An increase in vocational training expenses is frequently observed when companies experience technological changes, such as introducing new machines, technology and products, or increasing research and development (R&D) activities. Training expenditure also appears to increase when new methods of HRM are introduced, most notably the ‘competencies referential’ model. Such HRM measures are being increasingly used: 29% of the companies with over 20 employees or 58% of those with over 500 employees acquired or developed a referential model between 2002 and 2005. However, these tools remain concentrated in sectors employing highly-qualified workers.

Conversely, organisational changes – such as subcontracting, decentralisation of responsibilities, or implementing quality norms – do not result in increased training.

Workers’ expectations not satisfied

On average, 39% of the workers claim that their progress at work is limited by a lack of training. This feeling is highest among non-qualified blue-collar and white-collar workers, with 50% and 40% of them respectively declaring this to be the case, compared with 28% of management staff. The contrasting opinions, in fact, reflect the gap in access to training between these occupational categories. As demonstrated by these results, the premise that ‘unqualified workers do not require more than on-the-job-training’ is misleading. Researchers have shown that even in these types of jobs, it is necessary to have basic knowledge, along with procedural and technical knowledge (Santelmann, P., ‘Construction des diplômes et notion d’emploi non-qualifié’, in Méda, D. and Vennat, F. (eds.), Le travail non-qualifié, Paris, La Découverte, 2004). Moreover, the competencies needed to do any job tend to increase as the instructions for the tasks become less concrete.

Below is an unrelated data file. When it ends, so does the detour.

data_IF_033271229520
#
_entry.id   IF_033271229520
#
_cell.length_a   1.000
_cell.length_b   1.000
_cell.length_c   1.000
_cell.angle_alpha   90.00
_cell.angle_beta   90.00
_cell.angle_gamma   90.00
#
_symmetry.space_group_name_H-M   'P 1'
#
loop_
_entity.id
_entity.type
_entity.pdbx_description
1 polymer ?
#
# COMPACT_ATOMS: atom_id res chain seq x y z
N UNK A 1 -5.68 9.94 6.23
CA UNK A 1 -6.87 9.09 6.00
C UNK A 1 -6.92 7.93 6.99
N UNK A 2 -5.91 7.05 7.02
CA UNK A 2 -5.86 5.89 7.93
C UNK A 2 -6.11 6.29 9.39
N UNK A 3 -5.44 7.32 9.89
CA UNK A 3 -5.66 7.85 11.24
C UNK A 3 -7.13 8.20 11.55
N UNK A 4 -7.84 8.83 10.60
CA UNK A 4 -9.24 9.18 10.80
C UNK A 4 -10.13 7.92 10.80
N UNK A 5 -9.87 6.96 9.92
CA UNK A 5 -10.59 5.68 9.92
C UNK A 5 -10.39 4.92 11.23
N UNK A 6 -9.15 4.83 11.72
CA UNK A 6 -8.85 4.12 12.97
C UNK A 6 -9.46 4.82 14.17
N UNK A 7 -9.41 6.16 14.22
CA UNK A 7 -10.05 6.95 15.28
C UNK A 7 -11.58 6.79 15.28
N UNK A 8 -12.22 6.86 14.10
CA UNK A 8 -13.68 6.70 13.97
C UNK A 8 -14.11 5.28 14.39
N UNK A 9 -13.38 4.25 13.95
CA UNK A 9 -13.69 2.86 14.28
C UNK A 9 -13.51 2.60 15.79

Thus, workers’ training expectations are not being satisfied. This situation can be attributed to many factors, such as: a lack of qualified workers to organise training in the company; an inadequate training offer; employers perceiving training expenses to be too high; and the fact that no formal system is in place to identify the training needs of the company’s employees, such as annual assessment interviews.

Further information

In 2006, the social partners in the social economy sector signed an agreement providing for increased funding of vocational training, as well as a number of vocational training tools (FR0610039I).

Anne-Marie Nicot, ANACT